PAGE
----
Civil War in Libya
The UN-backed Government of National Accord (GNA) declared a state of emergency in Libya’s capital city of Tripoli in September 2018, less than a week after a UN cease-fire went into effect. Attempts to create a unity government have met with limited success as the House of Representatives (HoR)—based in Libya’s east and a key supporter of Libyan National Army's (LNA) leader General Khalifa Haftar—and the GNA compete for power. Both governing bodies have created their own central banks and have consolidated control over oil fields. In May 2018, French President Emmanuel Macron convened a meeting between Haftar, GNA leader Fayez Seraj, and parliamentary leaders to discuss an end to the conflict and future elections. Though the rival groups agreed to hold elections in December 2018, UN Special Envoy to Libya Ghassan Salame said elections would be postponed until the spring of 2019.
Rival armed groups, including militia groups loyal to the LNA’s Haftar—a Tobruk-backed former Qaddafi loyalist—and the GNA’s security forces have continued to fight over access to and control of Libya’s National Oil Corporation (NOC), as well as regional oil fields. In December 2018, the NOC closed Libya’s largest oil field, El Sharara, due to security concerns; the LNA has since declared that the field is secure and ready to resume operations, but NOC Chairman Mustafa Sanalla refused to restart production in February 2019, stating that the field was still unsafe due to militant activity.
The presence of the self-proclaimed Islamic State, which established a foothold in the country in February 2015 and quickly gained control of the coastal city of Sirte—formerly the group’s most significant stronghold outside of Syria and Iraq—has further complicated the struggle for control. In July 2018, Haftar announced that the LNA had recaptured the city of Derna, the last outpost of the Islamic State militants in eastern Libya. However, the group continues to operate throughout the country and conducted an attack on Libya’s foreign ministry in December 2018.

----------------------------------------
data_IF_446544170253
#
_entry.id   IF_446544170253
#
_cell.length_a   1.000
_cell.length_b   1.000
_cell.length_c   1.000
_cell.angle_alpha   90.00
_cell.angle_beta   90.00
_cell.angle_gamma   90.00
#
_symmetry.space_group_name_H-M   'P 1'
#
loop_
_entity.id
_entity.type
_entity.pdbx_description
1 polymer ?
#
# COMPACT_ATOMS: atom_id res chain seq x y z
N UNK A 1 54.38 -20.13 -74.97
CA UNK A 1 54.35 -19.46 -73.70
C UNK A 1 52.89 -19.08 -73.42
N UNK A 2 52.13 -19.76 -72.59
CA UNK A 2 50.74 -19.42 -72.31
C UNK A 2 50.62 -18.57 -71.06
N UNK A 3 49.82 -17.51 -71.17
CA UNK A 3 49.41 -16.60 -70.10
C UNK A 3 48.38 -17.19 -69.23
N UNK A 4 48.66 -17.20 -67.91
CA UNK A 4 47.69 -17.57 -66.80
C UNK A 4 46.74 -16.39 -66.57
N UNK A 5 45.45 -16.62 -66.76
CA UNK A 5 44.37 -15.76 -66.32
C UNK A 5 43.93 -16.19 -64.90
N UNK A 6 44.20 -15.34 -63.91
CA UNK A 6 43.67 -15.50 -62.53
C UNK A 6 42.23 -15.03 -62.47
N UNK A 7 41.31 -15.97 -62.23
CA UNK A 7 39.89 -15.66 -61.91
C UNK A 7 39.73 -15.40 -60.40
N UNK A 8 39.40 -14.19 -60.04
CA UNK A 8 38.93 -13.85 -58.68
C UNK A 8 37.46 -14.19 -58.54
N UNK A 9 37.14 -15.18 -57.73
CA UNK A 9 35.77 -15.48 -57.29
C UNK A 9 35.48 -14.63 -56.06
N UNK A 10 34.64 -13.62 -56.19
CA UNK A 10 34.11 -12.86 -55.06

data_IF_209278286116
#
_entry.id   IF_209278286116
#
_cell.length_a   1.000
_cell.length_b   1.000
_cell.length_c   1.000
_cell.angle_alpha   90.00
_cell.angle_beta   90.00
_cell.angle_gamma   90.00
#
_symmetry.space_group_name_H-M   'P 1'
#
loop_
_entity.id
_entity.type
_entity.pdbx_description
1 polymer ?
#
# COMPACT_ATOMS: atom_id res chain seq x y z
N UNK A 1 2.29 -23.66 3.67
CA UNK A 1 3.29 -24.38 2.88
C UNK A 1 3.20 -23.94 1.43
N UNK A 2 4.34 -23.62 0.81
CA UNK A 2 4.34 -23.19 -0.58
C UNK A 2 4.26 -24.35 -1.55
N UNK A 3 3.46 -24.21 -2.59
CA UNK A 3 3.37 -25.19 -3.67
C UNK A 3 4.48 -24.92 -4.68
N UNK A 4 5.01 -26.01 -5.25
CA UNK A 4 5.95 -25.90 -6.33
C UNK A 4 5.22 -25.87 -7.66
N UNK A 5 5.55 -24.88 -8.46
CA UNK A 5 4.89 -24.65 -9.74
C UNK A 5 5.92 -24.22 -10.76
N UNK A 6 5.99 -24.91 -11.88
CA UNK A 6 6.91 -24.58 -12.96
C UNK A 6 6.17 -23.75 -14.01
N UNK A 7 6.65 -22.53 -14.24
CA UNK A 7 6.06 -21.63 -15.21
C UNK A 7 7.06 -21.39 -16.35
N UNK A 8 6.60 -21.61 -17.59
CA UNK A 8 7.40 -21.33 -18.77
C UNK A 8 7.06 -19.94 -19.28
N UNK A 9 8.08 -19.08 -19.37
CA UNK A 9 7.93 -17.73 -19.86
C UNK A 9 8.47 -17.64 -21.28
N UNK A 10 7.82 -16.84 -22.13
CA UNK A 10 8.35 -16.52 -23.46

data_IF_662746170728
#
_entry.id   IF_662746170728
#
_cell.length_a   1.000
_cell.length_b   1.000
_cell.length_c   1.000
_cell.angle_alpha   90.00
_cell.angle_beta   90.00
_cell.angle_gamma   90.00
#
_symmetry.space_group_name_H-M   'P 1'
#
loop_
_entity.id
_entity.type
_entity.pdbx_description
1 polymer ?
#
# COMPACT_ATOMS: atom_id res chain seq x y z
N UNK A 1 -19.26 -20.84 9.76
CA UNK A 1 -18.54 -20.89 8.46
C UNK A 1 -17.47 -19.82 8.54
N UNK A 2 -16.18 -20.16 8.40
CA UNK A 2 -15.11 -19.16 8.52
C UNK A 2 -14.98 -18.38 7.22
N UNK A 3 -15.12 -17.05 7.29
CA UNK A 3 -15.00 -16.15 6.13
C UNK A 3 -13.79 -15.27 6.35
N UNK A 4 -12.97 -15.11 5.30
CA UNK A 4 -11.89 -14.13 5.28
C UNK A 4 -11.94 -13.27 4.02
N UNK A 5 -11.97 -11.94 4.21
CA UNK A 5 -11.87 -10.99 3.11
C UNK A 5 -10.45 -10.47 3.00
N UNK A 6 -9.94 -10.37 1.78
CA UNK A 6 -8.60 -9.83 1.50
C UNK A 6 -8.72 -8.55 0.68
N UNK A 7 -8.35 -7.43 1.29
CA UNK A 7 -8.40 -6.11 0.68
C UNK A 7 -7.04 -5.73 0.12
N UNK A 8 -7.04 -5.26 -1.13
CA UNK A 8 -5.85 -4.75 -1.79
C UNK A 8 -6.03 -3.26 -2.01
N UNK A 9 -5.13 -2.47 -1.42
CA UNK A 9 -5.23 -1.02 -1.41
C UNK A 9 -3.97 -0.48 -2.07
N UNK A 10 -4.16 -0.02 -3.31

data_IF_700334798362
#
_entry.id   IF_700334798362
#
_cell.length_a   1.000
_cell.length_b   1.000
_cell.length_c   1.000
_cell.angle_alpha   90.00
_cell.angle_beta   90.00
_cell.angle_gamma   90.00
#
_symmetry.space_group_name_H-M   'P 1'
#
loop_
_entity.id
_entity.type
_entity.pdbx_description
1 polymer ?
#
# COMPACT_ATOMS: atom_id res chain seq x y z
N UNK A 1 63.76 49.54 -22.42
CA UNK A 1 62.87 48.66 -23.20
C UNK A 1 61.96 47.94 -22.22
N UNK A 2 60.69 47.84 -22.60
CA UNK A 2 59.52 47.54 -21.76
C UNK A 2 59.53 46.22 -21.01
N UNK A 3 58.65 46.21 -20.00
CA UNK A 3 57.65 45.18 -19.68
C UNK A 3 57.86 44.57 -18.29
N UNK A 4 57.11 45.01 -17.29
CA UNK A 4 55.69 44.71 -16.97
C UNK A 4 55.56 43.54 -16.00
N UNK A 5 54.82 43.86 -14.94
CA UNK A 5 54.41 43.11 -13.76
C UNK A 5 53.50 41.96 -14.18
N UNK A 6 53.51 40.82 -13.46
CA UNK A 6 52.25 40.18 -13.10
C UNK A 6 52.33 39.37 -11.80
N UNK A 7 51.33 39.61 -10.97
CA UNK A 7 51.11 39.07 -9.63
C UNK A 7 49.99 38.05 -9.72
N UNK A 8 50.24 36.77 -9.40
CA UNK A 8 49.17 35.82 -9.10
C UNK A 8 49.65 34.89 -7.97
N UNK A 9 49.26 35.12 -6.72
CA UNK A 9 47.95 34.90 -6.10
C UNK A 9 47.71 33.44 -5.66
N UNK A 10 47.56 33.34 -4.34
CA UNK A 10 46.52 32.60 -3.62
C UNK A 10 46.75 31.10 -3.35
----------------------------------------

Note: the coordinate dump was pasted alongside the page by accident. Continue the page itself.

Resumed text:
Libya has struggled to rebuild state institutions since the ouster and subsequent death of former leader Muammar al-Qaddafi in October 2011. Libya’s transitional government ceded authority to the newly elected General National Congress (GNC) in July 2012, but the GNC faced numerous challenges over the next two years, including the September 2012 attack by Islamist militants on the U.S. consulate in Benghazi and the spread of the Islamic State and other armed groups throughout the country.
In May 2014, Haftar launched Operation Dignity, a campaign conducted by the LNA to attack Islamist militant groups across eastern Libya, including in Benghazi. To counter this movement, Islamist militants and armed groups—including Ansar al-Sharia— formed a coalition called Libya Dawn. Eventually, fighting broke out at Tripoli’s international airport between the Libya Dawn coalition, which controlled Tripoli and much of western Libya, and the Dignity coalition, which controlled parts of Cyrenaica and Benghazi in eastern Libya, and a civil war emerged.
The battle for control over Libya crosses tribal, regional, political, and even religious lines. Each coalition has created governing institutions and named military chiefs—and each has faced internal fragmentation and division. In an effort to find a resolution to the conflict and create a unity government, then-UN Special Envoy to Libya Bernandino Leon, followed by Martin Kobler, facilitated a series of talks between the Tobruk-based HoR and the Tripoli-based GNC. The talks resulted in the creation of Libyan Political Agreement and the UN-supported GNA. The GNA has continued to face obstacles to creating a stable, unified government in Libya.
Taking advantage of the widespread political instability, armed Islamist groups, including Ansar al-Sharia—the terrorist group allegedly responsible for the attack on the U.S. consulate in 2012—and the Islamic State, have used the country as a hub to coordinate broader regional violence, further complicating efforts to create a unity government.
As a result of the continued fighting, the UN Refugee Agency estimates that more than 217,000 people have been internally displaced and approximately 1.3 million people are in need of humanitarian assistance in Libya.
The United States, European allies, and the United Nations continued to express concern over the permanent fracture of Libya as armed militant groups have tried to divide the country along political and tribal lines. Moreover, in the absence of a primary governing body, migration and human trafficking have remained problematic.
A member of the Organization for Petroleum Exporting Companies (OPEC), Libyan oil revenues constitute more than 80 percent of Libya’s total exports. As armed groups continue to fight over oil fields and restrict production, concerns have also increased over whether the country will be able to support itself economically.